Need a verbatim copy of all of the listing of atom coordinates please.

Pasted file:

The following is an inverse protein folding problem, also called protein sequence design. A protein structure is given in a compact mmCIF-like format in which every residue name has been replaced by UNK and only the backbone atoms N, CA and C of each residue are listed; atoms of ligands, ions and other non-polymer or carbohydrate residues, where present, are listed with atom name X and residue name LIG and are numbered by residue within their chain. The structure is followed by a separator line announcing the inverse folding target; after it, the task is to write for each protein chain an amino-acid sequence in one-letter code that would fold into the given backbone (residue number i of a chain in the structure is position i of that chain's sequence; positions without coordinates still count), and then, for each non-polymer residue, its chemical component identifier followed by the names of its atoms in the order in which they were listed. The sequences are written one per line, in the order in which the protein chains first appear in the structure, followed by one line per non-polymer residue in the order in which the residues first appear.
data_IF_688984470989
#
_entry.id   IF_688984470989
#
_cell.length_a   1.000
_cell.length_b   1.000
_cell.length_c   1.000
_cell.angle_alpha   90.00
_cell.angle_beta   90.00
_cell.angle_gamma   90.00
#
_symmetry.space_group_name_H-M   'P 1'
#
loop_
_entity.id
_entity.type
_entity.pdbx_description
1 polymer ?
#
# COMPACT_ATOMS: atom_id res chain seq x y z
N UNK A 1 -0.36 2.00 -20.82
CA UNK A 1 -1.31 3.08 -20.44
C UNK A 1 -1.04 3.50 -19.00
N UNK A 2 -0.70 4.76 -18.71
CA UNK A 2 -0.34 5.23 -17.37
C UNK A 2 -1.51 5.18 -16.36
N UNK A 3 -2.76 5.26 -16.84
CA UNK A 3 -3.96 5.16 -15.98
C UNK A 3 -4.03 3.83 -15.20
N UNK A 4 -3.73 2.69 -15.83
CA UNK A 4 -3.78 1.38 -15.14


The following is an inverse protein folding problem, also called protein sequence design. A protein structure is given in a compact mmCIF-like format in which every residue name has been replaced by UNK and only the backbone atoms N, CA and C of each residue are listed; atoms of ligands, ions and other non-polymer or carbohydrate residues, where present, are listed with atom name X and residue name LIG and are numbered by residue within their chain. The structure is followed by a separator line announcing the inverse folding target; after it, the task is to write for each protein chain an amino-acid sequence in one-letter code that would fold into the given backbone (residue number i of a chain in the structure is position i of that chain's sequence; positions without coordinates still count), and then, for each non-polymer residue, its chemical component identifier followed by the names of its atoms in the order in which they were listed. The sequences are written one per line, in the order in which the protein chains first appear in the structure, followed by one line per non-polymer residue in the order in which the residues first appear.
data_IF_688984470989
#
_entry.id   IF_688984470989
#
_cell.length_a   1.000
_cell.length_b   1.000
_cell.length_c   1.000
_cell.angle_alpha   90.00
_cell.angle_beta   90.00
_cell.angle_gamma   90.00
#
_symmetry.space_group_name_H-M   'P 1'
#
loop_
_entity.id
_entity.type
_entity.pdbx_description
1 polymer ?
#
# COMPACT_ATOMS: atom_id res chain seq x y z
N UNK A 1 -0.36 2.00 -20.82
CA UNK A 1 -1.31 3.08 -20.44
C UNK A 1 -1.04 3.50 -19.00
N UNK A 2 -0.70 4.76 -18.71
CA UNK A 2 -0.34 5.23 -17.37
C UNK A 2 -1.51 5.18 -16.36
N UNK A 3 -2.76 5.26 -16.84
CA UNK A 3 -3.96 5.16 -15.98
C UNK A 3 -4.03 3.83 -15.20
N UNK A 4 -3.73 2.69 -15.83
CA UNK A 4 -3.78 1.38 -15.14